Thank you, Father, for giving me stability. I am so tempted to let this world toss me about. Thank you for your word which touches me with comfort, gives me direction of how to go, fills me with purpose, gives me joy. I love you, Lord.

Friday, September 20, 2019

I Want to Hug You, Lord

I want to hug you, Lord,
For the great start you’ve given me this morning,
For the new things you’re teaching me about your word,
For the happiness you give me with my husband, my children, my friends,
For all the new things you teach me about Jesus,
About your love,
For the times when I can feel you hugging me.
Help me today to hug you back.
Help me to hug those around me.
I love you, Lord.

Thursday, September 12, 2019

My Voice rises to God, and He Will Hear Me

I recently read a book by Brandilyn Collins, Over the Edge. This book impressed me in so many ways.

Janessa has Lyme disease. Her body is weak and filled with pain. Sometimes she feels as if she’s being suffocated.

Her husband leaves her and takes their daughter with him. Her best friend wants to help but has her own family to care for.

Janessa craves comfort from somewhere.

She makes her way with difficulty to the kitchen where her bible is in a drawer. She struggles to get it to the table and sits down.

The Bible opens to the Psalms, and she is glad. She wants to read David’s prayers of rage and his demands for God to help him.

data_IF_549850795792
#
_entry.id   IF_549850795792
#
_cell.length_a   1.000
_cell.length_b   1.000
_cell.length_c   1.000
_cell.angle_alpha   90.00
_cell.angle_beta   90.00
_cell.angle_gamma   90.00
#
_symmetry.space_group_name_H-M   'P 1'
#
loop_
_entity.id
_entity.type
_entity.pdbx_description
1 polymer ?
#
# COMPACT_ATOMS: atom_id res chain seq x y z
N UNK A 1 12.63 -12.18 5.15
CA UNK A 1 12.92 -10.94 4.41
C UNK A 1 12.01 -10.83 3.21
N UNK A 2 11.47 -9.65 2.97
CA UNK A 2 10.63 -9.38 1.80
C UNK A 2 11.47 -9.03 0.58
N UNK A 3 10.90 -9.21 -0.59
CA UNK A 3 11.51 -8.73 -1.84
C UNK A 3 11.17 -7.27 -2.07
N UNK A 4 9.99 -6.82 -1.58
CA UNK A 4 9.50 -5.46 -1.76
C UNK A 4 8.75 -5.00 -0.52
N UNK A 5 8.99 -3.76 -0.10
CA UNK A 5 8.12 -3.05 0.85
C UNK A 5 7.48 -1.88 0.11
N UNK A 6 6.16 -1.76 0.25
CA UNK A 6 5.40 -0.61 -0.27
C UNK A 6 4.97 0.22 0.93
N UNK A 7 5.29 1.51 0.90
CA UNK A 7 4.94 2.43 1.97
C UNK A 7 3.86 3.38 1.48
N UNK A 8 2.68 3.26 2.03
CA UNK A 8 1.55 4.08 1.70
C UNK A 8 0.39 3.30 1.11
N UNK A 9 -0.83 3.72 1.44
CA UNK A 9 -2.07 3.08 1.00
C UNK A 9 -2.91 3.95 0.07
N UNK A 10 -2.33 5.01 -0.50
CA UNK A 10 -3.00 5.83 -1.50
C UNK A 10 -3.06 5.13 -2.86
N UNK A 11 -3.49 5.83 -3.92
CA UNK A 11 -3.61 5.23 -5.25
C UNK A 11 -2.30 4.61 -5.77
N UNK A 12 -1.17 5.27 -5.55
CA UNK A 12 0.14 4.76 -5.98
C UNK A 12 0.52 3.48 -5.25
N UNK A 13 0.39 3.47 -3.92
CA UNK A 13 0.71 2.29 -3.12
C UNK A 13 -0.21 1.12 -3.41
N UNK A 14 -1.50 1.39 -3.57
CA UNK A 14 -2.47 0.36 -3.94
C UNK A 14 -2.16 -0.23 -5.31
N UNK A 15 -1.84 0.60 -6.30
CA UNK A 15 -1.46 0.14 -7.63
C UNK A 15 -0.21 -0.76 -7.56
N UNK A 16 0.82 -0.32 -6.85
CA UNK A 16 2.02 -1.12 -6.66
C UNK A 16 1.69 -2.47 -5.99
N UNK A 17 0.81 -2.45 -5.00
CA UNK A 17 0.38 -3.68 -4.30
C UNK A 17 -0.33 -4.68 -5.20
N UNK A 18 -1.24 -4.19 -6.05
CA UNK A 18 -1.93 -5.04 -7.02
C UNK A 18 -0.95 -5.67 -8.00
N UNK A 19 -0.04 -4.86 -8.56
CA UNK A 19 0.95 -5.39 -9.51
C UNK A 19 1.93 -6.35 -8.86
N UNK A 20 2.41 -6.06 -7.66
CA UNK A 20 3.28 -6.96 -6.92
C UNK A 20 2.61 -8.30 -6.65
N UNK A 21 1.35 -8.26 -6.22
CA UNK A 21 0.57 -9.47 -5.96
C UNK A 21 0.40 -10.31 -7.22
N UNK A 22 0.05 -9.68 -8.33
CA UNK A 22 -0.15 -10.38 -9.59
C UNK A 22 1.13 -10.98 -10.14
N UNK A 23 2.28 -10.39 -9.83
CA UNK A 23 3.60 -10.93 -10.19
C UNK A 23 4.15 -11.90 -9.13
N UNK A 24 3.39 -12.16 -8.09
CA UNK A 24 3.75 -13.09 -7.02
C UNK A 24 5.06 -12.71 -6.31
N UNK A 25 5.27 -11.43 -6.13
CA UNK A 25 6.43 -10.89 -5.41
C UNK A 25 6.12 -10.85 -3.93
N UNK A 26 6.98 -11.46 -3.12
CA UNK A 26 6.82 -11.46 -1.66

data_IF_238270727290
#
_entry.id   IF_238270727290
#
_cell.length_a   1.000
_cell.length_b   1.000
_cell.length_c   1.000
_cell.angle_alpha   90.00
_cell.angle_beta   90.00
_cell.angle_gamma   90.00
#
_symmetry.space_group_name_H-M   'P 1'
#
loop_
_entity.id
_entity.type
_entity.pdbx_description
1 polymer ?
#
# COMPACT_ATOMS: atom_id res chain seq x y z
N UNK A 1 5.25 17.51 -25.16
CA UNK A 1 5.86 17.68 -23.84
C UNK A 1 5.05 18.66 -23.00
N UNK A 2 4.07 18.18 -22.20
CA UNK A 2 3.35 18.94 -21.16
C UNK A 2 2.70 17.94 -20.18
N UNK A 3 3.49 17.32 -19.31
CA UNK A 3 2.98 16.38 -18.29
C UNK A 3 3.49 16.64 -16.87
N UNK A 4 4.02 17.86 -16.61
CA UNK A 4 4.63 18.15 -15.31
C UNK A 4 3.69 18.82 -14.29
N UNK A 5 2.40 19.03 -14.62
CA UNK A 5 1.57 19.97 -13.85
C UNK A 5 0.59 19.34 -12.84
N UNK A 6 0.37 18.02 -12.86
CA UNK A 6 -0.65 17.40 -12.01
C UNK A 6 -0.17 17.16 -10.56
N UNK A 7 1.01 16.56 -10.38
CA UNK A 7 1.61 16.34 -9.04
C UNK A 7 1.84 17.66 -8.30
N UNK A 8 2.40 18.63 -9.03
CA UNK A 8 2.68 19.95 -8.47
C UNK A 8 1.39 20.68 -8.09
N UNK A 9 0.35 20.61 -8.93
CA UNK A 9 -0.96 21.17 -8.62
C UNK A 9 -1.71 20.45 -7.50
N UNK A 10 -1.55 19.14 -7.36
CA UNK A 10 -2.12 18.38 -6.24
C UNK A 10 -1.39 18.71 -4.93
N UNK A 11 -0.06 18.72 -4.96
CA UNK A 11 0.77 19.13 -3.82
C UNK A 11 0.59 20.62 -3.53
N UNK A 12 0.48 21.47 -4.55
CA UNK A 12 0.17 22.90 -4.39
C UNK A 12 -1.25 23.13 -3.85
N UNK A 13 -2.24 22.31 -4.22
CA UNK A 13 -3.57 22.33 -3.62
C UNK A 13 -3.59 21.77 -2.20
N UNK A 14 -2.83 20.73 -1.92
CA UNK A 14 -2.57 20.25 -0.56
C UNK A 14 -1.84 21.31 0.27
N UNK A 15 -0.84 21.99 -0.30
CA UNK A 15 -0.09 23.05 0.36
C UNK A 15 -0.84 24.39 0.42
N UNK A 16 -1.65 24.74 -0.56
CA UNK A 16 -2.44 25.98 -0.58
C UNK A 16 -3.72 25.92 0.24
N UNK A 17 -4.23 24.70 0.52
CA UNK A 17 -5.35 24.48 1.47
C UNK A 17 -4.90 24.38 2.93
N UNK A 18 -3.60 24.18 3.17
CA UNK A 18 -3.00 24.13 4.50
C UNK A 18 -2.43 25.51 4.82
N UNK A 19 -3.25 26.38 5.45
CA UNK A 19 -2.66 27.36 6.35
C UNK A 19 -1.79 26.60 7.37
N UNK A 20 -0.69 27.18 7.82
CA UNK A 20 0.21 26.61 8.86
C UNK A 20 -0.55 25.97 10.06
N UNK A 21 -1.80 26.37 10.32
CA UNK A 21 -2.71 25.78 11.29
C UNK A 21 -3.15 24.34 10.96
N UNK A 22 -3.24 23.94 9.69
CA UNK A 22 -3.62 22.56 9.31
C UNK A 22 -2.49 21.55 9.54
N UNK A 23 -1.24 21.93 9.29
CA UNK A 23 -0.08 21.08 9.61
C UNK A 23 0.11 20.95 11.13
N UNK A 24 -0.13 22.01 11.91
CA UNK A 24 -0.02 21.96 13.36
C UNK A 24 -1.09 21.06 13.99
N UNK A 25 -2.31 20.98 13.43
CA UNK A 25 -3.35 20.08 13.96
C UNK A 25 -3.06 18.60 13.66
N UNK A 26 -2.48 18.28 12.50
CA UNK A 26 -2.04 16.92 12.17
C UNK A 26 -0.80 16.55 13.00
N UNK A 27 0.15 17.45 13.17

Psalm 77:1: My voice rises to God, and I will cry aloud;
My voice rises to God, and He will hear me.

Though she is still sick, and her circumstances have not changed, she chooses to believe this.

I have been in this kind of position, looking for comfort, finally turning to God.

As a writer, I often find myself examining books I read for pleasure, noticing techniques and writing skills. Sentence structure, word usage, scene description.

I am impressed by the skills Ms. Collins uses to describe a scene and create a mood which draws the reader into the story. As I read OVER THE EDGE, I found myself trying to breathe, feeling weak, having difficulty forcing my mind to find the words I want, struggling to move forward in whatever I am doing, as though I had Lyme disease.

I pray that God will help me grow in this skill as a writer, to be able to capture my readers that much.

Plus, OVER THE EDGE is a great suspense story, with excellent twists and surprises.

Friday, September 6, 2019

Day of Reckoning by Valerie Goree

I’d like to introduce you to author Valerie Goree.

Her latest book, Day of reckoning, delivers fast-paced suspense, faith, romance, and a glimpse into a family who deals with disabilities in healthy ways.